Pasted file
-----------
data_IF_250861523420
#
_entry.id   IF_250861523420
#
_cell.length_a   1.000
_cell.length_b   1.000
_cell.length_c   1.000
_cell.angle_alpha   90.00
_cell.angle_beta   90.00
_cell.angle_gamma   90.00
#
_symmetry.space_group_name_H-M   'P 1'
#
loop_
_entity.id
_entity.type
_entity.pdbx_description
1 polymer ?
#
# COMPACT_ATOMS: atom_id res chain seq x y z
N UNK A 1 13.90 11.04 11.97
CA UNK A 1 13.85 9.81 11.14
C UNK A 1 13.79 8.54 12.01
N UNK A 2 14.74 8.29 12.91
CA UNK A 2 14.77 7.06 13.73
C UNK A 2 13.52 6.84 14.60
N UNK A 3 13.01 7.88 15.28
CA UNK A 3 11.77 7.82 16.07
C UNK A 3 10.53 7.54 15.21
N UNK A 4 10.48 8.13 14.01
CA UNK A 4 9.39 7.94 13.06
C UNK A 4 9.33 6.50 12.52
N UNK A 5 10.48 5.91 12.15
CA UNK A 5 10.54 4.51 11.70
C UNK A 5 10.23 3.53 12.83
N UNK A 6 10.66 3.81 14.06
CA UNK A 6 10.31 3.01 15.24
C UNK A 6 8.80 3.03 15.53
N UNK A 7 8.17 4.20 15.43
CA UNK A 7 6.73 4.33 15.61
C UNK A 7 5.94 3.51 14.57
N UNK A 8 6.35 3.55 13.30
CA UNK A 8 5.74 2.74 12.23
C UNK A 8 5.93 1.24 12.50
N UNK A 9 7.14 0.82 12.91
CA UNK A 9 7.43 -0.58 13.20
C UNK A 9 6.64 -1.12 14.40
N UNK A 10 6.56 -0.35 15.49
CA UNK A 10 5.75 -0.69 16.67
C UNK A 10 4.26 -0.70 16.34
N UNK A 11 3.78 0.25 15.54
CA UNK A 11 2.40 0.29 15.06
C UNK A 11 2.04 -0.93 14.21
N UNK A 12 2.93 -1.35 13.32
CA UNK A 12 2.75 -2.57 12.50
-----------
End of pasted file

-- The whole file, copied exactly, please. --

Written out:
data_IF_250861523420
#
_entry.id   IF_250861523420
#
_cell.length_a   1.000
_cell.length_b   1.000
_cell.length_c   1.000
_cell.angle_alpha   90.00
_cell.angle_beta   90.00
_cell.angle_gamma   90.00
#
_symmetry.space_group_name_H-M   'P 1'
#
loop_
_entity.id
_entity.type
_entity.pdbx_description
1 polymer ?
#
# COMPACT_ATOMS: atom_id res chain seq x y z
N UNK A 1 13.90 11.04 11.97
CA UNK A 1 13.85 9.81 11.14
C UNK A 1 13.79 8.54 12.01
N UNK A 2 14.74 8.29 12.91
CA UNK A 2 14.77 7.06 13.73
C UNK A 2 13.52 6.84 14.60
N UNK A 3 13.01 7.88 15.28
CA UNK A 3 11.77 7.82 16.07
C UNK A 3 10.53 7.54 15.21
N UNK A 4 10.48 8.13 14.01
CA UNK A 4 9.39 7.94 13.06
C UNK A 4 9.33 6.50 12.52
N UNK A 5 10.48 5.91 12.15
CA UNK A 5 10.54 4.51 11.70
C UNK A 5 10.23 3.53 12.83
N UNK A 6 10.66 3.81 14.06
CA UNK A 6 10.31 3.01 15.24
C UNK A 6 8.80 3.03 15.53
N UNK A 7 8.17 4.20 15.43
CA UNK A 7 6.73 4.33 15.61
C UNK A 7 5.94 3.51 14.57
N UNK A 8 6.35 3.55 13.30
CA UNK A 8 5.74 2.74 12.23
C UNK A 8 5.93 1.24 12.50
N UNK A 9 7.14 0.82 12.91
CA UNK A 9 7.43 -0.58 13.20
C UNK A 9 6.64 -1.12 14.40
N UNK A 10 6.56 -0.35 15.49
CA UNK A 10 5.75 -0.69 16.67
C UNK A 10 4.26 -0.70 16.34
N UNK A 11 3.78 0.25 15.54
CA UNK A 11 2.40 0.29 15.06
C UNK A 11 2.04 -0.93 14.21
N UNK A 12 2.93 -1.35 13.32
CA UNK A 12 2.75 -2.57 12.50